Burden of proof on council in GPDO retail conversions

In allowing the change of use of a music shop and an estate agent’s in north London to two flats under the GPDO (DCS Number 400-012-173) an inspector has highlighted the difference in the level of supporting evidence required between the prior notification procedure and the planning application procedure.

The dispute between the main parties related primarily to the effect on the provision of retail and service provision. The council alleged that the development would harm the vitality of the dispersed shopping parade and noted that no marketing had been provided to demonstrate that the site had been vacant and actively marketed for the previous two years. These criteria related to the terms of a local development management policy. The inspector acknowledged the council’s assertion that the development plan was a material consideration, but ruled that since the appeal did not relate to an application for planning permission the terms of section 38(6) of the Planning and Compulsory Purchase Act 2004 did not apply.

The inspector mused that it is a moot point as to how much weight, if any, should be given to the development plan in the determination of prior approval applications. Regardless of that point, it seemed to him that there is a significant change in emphasis between the aims of the policy and those of the GPDO. In bringing forward permitted change of use the government accepts that such development is acceptable subject to a limited number of criteria being considered, he reasoned, a significant change from the requirements of the local development management policy. Taking account of the thrust of the GPDO it appeared to him that prior approval should only be required where there is evidence to suggest that a proposal would result in an inadequate level of provision. In the case before him no evidence to that effect had been presented by the council. He concluded that the requirements of the policy should not be used to prevent development that would be acceptable, having regard to the specific terms of the GPDO.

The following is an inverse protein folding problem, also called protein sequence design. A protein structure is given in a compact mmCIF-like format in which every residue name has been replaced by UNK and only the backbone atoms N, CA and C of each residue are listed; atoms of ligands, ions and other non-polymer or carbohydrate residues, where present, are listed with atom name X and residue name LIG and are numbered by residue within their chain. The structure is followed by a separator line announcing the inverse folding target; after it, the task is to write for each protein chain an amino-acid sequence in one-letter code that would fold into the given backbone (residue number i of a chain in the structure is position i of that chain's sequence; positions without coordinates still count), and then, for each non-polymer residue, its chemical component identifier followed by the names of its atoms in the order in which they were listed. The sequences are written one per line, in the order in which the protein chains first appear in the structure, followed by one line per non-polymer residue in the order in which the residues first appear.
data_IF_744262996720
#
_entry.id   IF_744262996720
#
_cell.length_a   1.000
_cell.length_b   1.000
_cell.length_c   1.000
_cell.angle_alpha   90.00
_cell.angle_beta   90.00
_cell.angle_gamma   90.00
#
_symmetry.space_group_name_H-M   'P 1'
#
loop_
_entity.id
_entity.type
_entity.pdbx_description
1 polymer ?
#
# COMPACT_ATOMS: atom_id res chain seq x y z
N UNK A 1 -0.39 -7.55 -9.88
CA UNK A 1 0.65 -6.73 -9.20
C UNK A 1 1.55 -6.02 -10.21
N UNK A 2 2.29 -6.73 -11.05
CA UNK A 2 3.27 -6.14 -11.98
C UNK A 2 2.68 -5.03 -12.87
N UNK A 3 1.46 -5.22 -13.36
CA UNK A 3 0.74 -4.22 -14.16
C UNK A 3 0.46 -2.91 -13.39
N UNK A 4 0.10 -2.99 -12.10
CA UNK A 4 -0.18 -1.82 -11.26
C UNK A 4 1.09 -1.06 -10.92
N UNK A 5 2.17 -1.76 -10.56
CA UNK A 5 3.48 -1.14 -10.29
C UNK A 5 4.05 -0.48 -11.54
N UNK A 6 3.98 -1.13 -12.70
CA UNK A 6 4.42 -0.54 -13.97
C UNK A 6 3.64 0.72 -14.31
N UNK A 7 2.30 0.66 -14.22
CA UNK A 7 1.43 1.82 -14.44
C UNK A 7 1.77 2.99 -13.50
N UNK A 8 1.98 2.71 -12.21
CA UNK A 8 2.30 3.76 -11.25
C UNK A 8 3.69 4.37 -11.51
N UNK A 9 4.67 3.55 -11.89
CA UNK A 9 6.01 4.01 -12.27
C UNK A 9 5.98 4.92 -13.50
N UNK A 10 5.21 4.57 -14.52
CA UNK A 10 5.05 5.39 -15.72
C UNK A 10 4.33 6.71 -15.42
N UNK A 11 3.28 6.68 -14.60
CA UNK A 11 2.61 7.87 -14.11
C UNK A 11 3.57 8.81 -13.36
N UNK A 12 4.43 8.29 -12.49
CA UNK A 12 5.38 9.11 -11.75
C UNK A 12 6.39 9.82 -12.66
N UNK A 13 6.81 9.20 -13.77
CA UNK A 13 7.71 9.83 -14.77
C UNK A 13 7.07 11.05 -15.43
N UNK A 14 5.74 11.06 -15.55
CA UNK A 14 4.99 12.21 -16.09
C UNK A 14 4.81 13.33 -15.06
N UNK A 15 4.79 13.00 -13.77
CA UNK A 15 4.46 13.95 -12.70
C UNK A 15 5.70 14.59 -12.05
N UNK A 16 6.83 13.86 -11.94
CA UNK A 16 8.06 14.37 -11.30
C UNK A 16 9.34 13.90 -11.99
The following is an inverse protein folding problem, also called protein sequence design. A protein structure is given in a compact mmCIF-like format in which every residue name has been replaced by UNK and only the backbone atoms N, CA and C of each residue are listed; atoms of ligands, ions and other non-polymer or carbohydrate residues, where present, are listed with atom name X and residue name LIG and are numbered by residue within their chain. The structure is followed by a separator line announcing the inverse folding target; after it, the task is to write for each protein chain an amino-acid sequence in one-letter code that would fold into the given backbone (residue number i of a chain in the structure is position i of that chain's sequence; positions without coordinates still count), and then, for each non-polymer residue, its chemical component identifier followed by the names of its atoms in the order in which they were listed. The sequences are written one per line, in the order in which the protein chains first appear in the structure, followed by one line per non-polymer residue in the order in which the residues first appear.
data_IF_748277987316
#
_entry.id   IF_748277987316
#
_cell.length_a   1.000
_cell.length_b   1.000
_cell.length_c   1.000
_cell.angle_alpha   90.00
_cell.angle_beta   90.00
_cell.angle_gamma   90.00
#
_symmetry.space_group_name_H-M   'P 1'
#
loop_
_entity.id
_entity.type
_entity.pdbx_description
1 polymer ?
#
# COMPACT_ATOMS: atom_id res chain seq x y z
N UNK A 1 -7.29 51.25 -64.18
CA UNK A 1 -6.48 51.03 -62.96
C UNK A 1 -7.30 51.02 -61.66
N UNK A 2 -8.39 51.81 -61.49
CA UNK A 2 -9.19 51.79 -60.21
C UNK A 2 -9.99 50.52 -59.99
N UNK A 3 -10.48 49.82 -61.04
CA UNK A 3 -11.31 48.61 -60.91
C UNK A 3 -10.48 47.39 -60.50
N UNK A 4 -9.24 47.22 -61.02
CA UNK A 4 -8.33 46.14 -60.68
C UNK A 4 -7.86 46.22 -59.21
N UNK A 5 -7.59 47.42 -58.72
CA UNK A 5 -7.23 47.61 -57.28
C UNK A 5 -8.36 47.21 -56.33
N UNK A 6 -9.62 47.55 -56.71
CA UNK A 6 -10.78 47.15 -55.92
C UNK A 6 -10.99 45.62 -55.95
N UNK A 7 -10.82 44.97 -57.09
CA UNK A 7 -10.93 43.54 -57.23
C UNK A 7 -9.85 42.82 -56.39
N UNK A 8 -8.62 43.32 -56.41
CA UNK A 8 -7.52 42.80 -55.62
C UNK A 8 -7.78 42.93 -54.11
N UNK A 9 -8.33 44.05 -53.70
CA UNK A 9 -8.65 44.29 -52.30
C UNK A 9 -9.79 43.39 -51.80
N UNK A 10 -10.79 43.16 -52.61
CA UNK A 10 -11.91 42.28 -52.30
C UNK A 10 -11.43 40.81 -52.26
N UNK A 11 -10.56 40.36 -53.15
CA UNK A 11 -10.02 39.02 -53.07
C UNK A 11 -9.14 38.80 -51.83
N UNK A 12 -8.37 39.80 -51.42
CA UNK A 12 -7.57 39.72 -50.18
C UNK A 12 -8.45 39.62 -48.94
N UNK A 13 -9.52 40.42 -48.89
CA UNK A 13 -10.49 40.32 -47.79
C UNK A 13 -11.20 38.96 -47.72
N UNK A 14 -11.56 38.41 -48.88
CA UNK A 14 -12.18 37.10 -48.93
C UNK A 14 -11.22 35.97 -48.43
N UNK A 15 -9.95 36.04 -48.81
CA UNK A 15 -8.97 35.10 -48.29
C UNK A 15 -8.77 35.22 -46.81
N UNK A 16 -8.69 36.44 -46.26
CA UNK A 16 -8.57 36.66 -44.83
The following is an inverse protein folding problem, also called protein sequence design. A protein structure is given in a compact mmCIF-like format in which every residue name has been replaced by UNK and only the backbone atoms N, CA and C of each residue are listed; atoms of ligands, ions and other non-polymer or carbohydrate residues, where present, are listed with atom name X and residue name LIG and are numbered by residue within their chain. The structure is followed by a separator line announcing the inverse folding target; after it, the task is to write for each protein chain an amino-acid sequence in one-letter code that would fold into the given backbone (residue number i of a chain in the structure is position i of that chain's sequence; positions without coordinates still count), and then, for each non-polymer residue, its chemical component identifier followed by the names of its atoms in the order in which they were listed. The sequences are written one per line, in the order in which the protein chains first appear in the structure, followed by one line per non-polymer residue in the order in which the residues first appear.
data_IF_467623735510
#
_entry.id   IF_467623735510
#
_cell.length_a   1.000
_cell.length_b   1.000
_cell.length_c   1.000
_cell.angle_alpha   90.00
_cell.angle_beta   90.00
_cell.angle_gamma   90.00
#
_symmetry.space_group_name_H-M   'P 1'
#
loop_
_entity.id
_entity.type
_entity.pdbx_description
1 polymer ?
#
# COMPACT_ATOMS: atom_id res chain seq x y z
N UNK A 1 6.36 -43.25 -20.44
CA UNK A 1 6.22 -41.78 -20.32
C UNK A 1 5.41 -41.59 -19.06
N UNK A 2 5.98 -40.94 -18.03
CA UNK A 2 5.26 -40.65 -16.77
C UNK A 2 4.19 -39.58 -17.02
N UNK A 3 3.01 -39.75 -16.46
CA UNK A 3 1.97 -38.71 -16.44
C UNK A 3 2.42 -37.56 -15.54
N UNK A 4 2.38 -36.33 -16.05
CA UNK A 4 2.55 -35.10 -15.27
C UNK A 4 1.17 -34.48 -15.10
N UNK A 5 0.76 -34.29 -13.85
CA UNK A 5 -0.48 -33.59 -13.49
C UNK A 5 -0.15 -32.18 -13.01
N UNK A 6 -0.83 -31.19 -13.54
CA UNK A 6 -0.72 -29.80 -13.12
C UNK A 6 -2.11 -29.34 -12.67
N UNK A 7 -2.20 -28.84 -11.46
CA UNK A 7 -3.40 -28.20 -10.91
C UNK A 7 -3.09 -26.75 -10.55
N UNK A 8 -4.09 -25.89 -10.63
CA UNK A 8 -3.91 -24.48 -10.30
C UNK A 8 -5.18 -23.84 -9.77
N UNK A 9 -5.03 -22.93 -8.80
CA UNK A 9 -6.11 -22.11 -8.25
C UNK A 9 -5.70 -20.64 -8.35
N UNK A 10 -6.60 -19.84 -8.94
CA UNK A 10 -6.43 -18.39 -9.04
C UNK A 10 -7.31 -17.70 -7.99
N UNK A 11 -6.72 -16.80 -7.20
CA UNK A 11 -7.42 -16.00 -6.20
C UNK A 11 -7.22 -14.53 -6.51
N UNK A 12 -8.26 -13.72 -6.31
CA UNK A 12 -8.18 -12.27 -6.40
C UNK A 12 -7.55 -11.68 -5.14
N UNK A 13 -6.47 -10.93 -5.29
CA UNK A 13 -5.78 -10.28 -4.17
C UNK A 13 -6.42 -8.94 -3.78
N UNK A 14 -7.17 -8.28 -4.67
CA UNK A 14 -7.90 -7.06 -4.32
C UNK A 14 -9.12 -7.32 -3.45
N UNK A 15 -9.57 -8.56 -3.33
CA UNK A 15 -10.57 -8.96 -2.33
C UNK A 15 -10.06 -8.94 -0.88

The inspector’s conclusion in this case does, of course, chime with the Ministerial Statement of 6 March 2014 which states that the onus will be on the local planning authority to establish that the proposal would have a detrimental impact on the sustainability of a key shopping area or on local services should they wish to refuse the conversion.

The following DCP chapter is relevant: 4.3423

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